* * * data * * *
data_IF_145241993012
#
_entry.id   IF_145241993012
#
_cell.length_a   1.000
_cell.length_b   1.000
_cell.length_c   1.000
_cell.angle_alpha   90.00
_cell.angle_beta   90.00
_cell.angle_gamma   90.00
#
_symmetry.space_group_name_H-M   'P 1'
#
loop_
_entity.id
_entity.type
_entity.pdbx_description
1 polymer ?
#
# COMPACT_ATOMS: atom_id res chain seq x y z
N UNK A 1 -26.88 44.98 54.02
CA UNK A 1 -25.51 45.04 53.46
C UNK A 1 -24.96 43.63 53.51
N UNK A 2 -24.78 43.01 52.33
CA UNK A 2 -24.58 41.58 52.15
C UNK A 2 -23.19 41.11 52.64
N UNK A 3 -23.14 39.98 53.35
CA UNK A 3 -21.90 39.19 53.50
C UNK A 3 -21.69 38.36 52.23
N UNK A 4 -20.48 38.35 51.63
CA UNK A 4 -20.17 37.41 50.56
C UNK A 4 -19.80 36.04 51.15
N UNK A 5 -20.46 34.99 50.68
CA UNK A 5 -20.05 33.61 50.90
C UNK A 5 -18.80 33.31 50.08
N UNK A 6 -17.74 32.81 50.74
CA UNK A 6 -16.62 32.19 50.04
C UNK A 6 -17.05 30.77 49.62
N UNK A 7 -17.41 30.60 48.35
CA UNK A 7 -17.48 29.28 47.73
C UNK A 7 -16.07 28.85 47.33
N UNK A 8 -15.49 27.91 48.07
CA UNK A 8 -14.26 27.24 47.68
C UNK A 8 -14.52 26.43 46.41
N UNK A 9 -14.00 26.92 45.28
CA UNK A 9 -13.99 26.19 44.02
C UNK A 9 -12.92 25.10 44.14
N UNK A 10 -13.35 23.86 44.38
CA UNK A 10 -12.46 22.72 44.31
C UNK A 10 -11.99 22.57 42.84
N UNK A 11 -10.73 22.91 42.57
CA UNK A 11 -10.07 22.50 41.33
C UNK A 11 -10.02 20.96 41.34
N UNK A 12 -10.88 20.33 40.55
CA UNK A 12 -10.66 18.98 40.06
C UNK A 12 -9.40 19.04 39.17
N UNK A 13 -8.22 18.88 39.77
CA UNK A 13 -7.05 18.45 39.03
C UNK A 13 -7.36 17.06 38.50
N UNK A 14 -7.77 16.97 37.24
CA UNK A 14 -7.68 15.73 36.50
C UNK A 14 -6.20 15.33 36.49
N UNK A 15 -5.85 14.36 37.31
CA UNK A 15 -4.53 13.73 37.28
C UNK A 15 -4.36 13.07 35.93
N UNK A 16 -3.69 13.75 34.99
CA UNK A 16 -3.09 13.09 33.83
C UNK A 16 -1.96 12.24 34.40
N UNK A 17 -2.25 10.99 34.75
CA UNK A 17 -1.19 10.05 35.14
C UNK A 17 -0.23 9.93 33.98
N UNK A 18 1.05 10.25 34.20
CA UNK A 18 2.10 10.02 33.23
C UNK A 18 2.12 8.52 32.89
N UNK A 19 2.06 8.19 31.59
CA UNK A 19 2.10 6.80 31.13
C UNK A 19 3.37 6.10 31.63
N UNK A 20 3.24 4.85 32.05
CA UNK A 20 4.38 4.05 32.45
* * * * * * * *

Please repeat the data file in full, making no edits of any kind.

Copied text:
data_IF_145241993012
#
_entry.id   IF_145241993012
#
_cell.length_a   1.000
_cell.length_b   1.000
_cell.length_c   1.000
_cell.angle_alpha   90.00
_cell.angle_beta   90.00
_cell.angle_gamma   90.00
#
_symmetry.space_group_name_H-M   'P 1'
#
loop_
_entity.id
_entity.type
_entity.pdbx_description
1 polymer ?
#
# COMPACT_ATOMS: atom_id res chain seq x y z
N UNK A 1 -26.88 44.98 54.02
CA UNK A 1 -25.51 45.04 53.46
C UNK A 1 -24.96 43.63 53.51
N UNK A 2 -24.78 43.01 52.33
CA UNK A 2 -24.58 41.58 52.15
C UNK A 2 -23.19 41.11 52.64
N UNK A 3 -23.14 39.98 53.35
CA UNK A 3 -21.90 39.19 53.50
C UNK A 3 -21.69 38.36 52.23
N UNK A 4 -20.48 38.35 51.63
CA UNK A 4 -20.17 37.41 50.56
C UNK A 4 -19.80 36.04 51.15
N UNK A 5 -20.46 34.99 50.68
CA UNK A 5 -20.05 33.61 50.90
C UNK A 5 -18.80 33.31 50.08
N UNK A 6 -17.74 32.81 50.74
CA UNK A 6 -16.62 32.19 50.04
C UNK A 6 -17.05 30.77 49.62
N UNK A 7 -17.41 30.60 48.35
CA UNK A 7 -17.48 29.28 47.73
C UNK A 7 -16.07 28.85 47.33
N UNK A 8 -15.49 27.91 48.07
CA UNK A 8 -14.26 27.24 47.68
C UNK A 8 -14.52 26.43 46.41
N UNK A 9 -14.00 26.92 45.28
CA UNK A 9 -13.99 26.19 44.02
C UNK A 9 -12.92 25.10 44.14
N UNK A 10 -13.35 23.86 44.38
CA UNK A 10 -12.46 22.72 44.31
C UNK A 10 -11.99 22.57 42.84
N UNK A 11 -10.73 22.91 42.57
CA UNK A 11 -10.07 22.50 41.33
C UNK A 11 -10.02 20.96 41.34
N UNK A 12 -10.88 20.33 40.55
CA UNK A 12 -10.66 18.98 40.06
C UNK A 12 -9.40 19.04 39.17
N UNK A 13 -8.22 18.88 39.77
CA UNK A 13 -7.05 18.45 39.03
C UNK A 13 -7.36 17.06 38.50
N UNK A 14 -7.77 16.97 37.24
CA UNK A 14 -7.68 15.73 36.50
C UNK A 14 -6.20 15.33 36.49
N UNK A 15 -5.85 14.36 37.31
CA UNK A 15 -4.53 13.73 37.28
C UNK A 15 -4.36 13.07 35.93
N UNK A 16 -3.69 13.75 34.99
CA UNK A 16 -3.09 13.09 33.83
C UNK A 16 -1.96 12.24 34.40
N UNK A 17 -2.25 10.99 34.75
CA UNK A 17 -1.19 10.05 35.14
C UNK A 17 -0.23 9.93 33.98
N UNK A 18 1.05 10.25 34.20
CA UNK A 18 2.10 10.02 33.23
C UNK A 18 2.12 8.52 32.89
N UNK A 19 2.06 8.19 31.59
CA UNK A 19 2.10 6.80 31.13
C UNK A 19 3.37 6.10 31.63
N UNK A 20 3.24 4.85 32.05
CA UNK A 20 4.38 4.05 32.45